New device to be tested off Outer Banks could help save sharks from commercial fishing all over the world
An Outer Banks fisherman next summer will test a device about the size of a spark plug that could save rare sharks.
The waterproof gadget with a transistor inside would be connected just above the hooks on a long line used for commercial harvesting of species such as tuna and swordfish. It would emit an electric pulse that drives sharks away from the baited hook.
"If this works it will be huge," said Outer Banks fisherman Charlie Locke. "It could benefit fisheries all over the world."
Sharks swarm the waters around the Outer Banks with many species spawning and giving birth here.
Hungry sharks gobble chunks from large tunas on commercial fishing lines. Charter boat anglers often reel in nothing but a fish head after a shark has bitten off the rest.
"We already know there is a healthy population here," Locke said.
But some species are rarer and need protecting, according to conservation groups. An average of 100 million sharks are killed annually worldwide through commercial fishing, according to a study published in Marine Policy and reported on the Save Our Sharks website.
Researchers are always looking for ways to reduce bycatch, where protected species such as sharks and sea turtles are accidentally captured on commercial fishing hooks or in nets.
Shark species including scalloped hammerhead, dusky, sandbar and blacknose could benefit from an effective deterrent, said Sara Mirabilio, fisheries specialist with the North Carolina Sea Grant Extension Program.
Typically regulations and restricted fishing areas try to keep the gear away from the shark. This effort is different.
"For this, we're trying to keep the sharks away from the gear," she said.
Locke will run his 32-foot boat in federal waters about four miles off Hatteras and Oregon inlets for 10 days beginning in August. He will pull a three mile long line with 150 baited hooks. Half will have the repelling device and half will not. "We hope to catch sharks only on the dummies," he said this week from his boat docked in Wanchese. "If not, then it's not repelling."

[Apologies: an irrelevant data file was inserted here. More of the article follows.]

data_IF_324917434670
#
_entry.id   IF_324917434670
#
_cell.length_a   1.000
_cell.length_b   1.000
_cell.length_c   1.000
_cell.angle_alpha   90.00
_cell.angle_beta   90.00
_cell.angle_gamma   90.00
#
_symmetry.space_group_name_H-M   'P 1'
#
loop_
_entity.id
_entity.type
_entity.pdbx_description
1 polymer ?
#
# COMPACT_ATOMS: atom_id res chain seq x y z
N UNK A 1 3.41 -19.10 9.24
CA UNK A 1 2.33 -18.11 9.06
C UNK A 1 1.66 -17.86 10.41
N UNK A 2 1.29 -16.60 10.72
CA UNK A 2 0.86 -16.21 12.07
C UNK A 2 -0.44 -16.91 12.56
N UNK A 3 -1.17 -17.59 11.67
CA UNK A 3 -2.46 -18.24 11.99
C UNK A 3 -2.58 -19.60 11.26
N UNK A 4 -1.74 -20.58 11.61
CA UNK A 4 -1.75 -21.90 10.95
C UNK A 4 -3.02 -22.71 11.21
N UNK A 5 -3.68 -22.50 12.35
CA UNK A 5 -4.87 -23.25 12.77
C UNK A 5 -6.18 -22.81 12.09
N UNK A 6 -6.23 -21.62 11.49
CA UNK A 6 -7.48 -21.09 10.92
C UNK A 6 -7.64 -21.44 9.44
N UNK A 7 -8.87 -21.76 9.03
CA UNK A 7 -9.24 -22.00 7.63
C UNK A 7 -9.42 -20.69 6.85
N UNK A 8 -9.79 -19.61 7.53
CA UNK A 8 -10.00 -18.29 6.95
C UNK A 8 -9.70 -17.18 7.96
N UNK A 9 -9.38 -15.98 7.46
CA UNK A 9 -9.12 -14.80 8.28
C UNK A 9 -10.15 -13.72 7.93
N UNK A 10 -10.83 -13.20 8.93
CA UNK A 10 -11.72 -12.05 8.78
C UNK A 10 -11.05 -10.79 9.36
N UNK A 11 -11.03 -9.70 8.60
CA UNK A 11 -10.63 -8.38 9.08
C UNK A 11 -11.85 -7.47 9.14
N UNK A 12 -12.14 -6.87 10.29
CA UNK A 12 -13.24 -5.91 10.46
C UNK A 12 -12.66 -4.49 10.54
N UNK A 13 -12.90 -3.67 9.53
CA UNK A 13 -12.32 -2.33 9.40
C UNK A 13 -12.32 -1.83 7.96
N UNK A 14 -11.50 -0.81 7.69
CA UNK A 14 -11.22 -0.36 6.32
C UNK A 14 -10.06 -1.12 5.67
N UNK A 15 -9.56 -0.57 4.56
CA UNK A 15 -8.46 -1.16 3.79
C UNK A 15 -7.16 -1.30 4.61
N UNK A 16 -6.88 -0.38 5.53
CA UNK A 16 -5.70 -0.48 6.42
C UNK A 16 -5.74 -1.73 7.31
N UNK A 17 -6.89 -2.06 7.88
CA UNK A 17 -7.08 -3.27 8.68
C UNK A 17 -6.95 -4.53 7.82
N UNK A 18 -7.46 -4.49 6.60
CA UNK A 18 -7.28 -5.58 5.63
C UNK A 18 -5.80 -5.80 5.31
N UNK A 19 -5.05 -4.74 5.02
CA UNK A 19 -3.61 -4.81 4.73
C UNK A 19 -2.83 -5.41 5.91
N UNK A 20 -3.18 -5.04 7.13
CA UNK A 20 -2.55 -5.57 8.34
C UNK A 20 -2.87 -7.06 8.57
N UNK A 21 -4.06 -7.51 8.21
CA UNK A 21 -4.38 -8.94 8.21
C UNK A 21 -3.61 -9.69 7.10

Locke already has a federal permit to catch sharks for commercial sale. He will also collect other shark data during the tests, he said.
Commercial fishermen reel off lines that stretch miles behind their boats. Connected to the line about every 50 feet are leaders called gangions. Each leader has a hook. Sharks love both the bait and the fish caught on the hook.
Sharks use an electric sense that guides them to the final strike on their prey, Mirabilio said. To a shark, a returning pulse can be disorienting or painful, she said.
"This just puts a buffer around that baited line," she said.
Mirabilio is working with Richard Brill at the Virginia Institute of Marine Science and Peter Bushnell at Indiana University-South Bend to test the technology in large water tanks. Demonstrations showed sharks avoided baited hooks with the repelling transistor.
This method appears more dependable than other methods such as those using magnets, she said.
The tests could uncover problems with tangling in the lines, battery lasting power and pulse distance, Mirabilio said. The transistor is waterproof, enclosed in plastic, about three inches long and larger at one end. The electric signal might only project a foot or two. In some cases, the fish caught on the line could be longer than the pulse power and the shark could bite off the back half without a hitch.
Ocean Guardian of Australia will make the devices. The company already makes Shark Shield, equipment with similar technology that for years has fended off sharks from areas used for surfing, scuba diving, spearfishing, kayaking and ocean fishing.
Next spring, a research team will run field tests at the Virginia Institute of Marine Science Eastern Shore Laboratory in the Chesapeake Bay. Then Locke will try them out in actual commercial fishing conditions off the Outer Banks.
©2019 The Virginian-Pilot (Norfolk, Va.)
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